GERMANY – The group that became the International Lutheran Council (ILC) met on 6-10 August 1952 at Christ Church (Christuskirche) in Uelzen, Germany. Approximately, 160 people attended this meeting comprised of church bodies and free churches from around the world. The 160 people who attended the conference at Uelzen represented about 3 million Lutherans. The ILC group met after the second meeting of the Lutheran World Federation (LWF) at Hannover, Germany, in July 1952.
Some of the Missouri Synod delegates to the 1952 LWF World Assembly in Hannover, also attended the ILC founding meeting in Uelzen. During World War II, the two free church congregations were severely damaged in Hannover. The independent Lutheran congregation in Uelzen was newly built after the war and was able to serve the ILC conference with new modern facilities.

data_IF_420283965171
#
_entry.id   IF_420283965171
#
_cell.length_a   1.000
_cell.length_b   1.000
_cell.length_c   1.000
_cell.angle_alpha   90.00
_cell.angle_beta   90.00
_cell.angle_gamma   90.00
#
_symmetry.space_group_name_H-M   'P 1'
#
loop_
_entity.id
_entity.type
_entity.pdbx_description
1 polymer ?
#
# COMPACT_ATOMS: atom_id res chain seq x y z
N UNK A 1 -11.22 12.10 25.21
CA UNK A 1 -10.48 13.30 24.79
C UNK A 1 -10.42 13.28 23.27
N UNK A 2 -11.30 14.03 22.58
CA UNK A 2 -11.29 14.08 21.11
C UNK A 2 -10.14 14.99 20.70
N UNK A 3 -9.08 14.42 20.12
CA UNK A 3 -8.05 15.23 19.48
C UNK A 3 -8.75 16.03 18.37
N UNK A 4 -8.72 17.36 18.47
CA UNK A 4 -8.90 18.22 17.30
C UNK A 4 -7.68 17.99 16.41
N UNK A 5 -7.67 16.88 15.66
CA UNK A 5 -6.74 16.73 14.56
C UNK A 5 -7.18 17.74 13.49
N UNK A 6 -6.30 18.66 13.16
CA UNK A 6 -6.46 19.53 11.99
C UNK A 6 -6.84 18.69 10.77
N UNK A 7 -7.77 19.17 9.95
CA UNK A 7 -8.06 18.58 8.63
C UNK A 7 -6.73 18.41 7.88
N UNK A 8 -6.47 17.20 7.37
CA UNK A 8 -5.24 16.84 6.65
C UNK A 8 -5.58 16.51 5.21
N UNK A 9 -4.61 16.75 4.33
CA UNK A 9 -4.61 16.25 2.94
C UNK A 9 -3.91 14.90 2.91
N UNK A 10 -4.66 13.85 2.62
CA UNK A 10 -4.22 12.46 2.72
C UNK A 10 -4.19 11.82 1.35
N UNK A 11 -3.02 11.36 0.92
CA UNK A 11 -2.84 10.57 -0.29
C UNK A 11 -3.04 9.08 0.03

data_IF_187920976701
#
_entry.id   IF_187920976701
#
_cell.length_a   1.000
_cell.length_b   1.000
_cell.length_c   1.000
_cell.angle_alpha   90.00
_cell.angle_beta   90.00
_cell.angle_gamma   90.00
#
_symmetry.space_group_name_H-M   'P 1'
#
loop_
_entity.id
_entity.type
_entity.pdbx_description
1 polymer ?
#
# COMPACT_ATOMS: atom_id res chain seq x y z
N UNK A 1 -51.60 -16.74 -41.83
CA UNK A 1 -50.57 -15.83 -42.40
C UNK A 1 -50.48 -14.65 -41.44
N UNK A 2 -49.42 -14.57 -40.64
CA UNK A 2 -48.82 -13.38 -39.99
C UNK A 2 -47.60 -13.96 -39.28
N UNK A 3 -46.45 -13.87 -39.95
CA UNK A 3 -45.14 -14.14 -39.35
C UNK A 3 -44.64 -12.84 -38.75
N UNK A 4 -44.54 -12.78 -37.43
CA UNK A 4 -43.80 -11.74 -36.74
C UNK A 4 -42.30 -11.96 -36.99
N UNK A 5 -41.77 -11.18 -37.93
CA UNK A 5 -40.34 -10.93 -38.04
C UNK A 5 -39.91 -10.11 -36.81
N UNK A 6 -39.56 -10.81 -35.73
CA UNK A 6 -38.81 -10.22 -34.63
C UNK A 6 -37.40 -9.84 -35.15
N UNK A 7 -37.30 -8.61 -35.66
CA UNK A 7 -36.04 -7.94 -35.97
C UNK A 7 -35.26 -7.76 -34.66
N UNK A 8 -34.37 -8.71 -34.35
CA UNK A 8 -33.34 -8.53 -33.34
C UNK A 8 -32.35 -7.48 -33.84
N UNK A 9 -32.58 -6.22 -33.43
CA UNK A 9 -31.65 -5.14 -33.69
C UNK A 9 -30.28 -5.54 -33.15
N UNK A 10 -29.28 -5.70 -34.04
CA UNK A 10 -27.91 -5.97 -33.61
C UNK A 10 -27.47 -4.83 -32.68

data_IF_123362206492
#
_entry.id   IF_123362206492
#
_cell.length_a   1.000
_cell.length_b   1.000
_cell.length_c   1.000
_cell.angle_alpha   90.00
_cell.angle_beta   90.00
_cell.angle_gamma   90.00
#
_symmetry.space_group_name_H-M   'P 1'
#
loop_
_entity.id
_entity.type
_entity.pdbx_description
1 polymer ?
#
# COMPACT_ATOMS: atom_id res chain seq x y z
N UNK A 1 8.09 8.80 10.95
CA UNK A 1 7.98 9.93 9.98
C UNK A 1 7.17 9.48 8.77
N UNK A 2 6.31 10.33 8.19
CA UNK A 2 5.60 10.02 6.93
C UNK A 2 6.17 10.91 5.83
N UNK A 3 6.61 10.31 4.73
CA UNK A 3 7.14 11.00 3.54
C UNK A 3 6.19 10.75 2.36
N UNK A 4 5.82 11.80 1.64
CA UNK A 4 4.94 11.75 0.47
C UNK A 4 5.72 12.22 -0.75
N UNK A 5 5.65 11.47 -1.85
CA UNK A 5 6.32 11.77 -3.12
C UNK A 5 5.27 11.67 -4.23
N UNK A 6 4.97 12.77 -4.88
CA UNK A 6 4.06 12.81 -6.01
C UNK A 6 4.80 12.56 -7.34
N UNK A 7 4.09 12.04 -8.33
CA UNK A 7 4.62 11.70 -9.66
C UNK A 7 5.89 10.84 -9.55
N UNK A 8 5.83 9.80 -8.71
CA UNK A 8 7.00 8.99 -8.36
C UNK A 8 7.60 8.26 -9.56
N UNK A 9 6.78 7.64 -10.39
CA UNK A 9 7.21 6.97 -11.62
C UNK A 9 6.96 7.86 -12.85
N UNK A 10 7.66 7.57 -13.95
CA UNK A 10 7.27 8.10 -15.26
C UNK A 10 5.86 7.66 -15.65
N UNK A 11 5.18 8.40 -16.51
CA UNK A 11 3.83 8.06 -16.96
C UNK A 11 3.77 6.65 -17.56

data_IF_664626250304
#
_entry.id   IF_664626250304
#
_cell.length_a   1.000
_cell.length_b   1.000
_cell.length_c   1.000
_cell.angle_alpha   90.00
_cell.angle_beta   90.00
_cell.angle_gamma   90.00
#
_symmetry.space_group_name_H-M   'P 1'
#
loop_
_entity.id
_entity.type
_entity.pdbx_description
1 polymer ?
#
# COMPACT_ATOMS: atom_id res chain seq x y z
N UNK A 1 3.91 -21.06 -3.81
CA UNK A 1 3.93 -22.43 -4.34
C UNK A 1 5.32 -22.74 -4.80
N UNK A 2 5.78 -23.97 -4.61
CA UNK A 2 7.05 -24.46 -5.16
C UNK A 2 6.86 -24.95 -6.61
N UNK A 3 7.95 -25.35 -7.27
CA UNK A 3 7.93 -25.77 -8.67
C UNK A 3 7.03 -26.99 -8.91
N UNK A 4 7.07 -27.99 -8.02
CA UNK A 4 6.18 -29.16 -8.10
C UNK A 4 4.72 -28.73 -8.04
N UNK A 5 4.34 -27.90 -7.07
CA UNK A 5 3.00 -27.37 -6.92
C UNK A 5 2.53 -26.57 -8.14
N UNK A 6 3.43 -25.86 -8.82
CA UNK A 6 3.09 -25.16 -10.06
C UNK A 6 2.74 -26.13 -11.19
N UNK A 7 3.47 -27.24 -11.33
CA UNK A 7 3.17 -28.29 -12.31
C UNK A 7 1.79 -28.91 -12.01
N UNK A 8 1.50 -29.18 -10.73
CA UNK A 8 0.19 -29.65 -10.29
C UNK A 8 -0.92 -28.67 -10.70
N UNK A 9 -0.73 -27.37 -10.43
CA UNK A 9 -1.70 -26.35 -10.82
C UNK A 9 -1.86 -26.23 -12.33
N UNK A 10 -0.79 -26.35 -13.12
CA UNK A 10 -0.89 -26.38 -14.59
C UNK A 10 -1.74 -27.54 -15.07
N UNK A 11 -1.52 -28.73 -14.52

Eventually, this group that met in Uelzen in 1952 formed the International Lutheran Council. The ILC had humble beginnings. Dr. Hoopmann from Australia who attended this first meeting wrote in the minutes: “The delegates at Hannover represented more than 40 million Lutherans. Those at Uelzen scarcely 3 million. We are in the minority. We stand alone; but as the men who after mature deliberation signed the Formula of Concord did so as men who desired to appear before the judgment seat of Christ with intrepid hearts, thus we are also mindful of our responsibility to God and all Christendom and of the fact that we have vowed ‘that we will neither privately nor publicly speak or write anything contrary to our Confessions, but by the help of God’s grace we intend to abide thereby.'”